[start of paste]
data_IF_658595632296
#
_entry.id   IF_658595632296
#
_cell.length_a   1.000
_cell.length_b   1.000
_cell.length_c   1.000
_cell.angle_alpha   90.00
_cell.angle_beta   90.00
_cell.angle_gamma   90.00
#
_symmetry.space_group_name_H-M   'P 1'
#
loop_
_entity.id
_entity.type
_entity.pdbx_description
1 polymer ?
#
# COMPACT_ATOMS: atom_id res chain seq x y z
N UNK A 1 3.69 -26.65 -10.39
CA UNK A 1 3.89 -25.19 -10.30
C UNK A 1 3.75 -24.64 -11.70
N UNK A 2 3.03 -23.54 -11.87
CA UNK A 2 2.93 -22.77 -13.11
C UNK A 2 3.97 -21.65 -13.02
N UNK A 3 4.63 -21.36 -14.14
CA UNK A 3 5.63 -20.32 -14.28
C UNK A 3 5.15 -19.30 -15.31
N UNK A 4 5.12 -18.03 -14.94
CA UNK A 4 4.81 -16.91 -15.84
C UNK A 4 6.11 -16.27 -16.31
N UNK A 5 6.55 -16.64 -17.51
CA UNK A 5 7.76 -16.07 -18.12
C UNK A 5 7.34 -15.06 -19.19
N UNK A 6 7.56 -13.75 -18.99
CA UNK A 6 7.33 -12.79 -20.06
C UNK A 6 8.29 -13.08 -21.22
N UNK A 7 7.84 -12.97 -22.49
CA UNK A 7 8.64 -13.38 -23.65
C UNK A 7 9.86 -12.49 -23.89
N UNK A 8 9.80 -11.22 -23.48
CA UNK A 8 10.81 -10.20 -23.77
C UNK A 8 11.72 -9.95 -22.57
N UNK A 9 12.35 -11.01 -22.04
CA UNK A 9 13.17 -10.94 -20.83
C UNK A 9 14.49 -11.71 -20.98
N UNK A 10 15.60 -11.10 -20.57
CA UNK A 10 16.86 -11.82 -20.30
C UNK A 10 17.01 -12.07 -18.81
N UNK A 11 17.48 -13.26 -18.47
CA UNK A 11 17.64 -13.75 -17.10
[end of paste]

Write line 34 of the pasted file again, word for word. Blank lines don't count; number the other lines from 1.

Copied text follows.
CA UNK A 5 7.76 -16.07 -18.12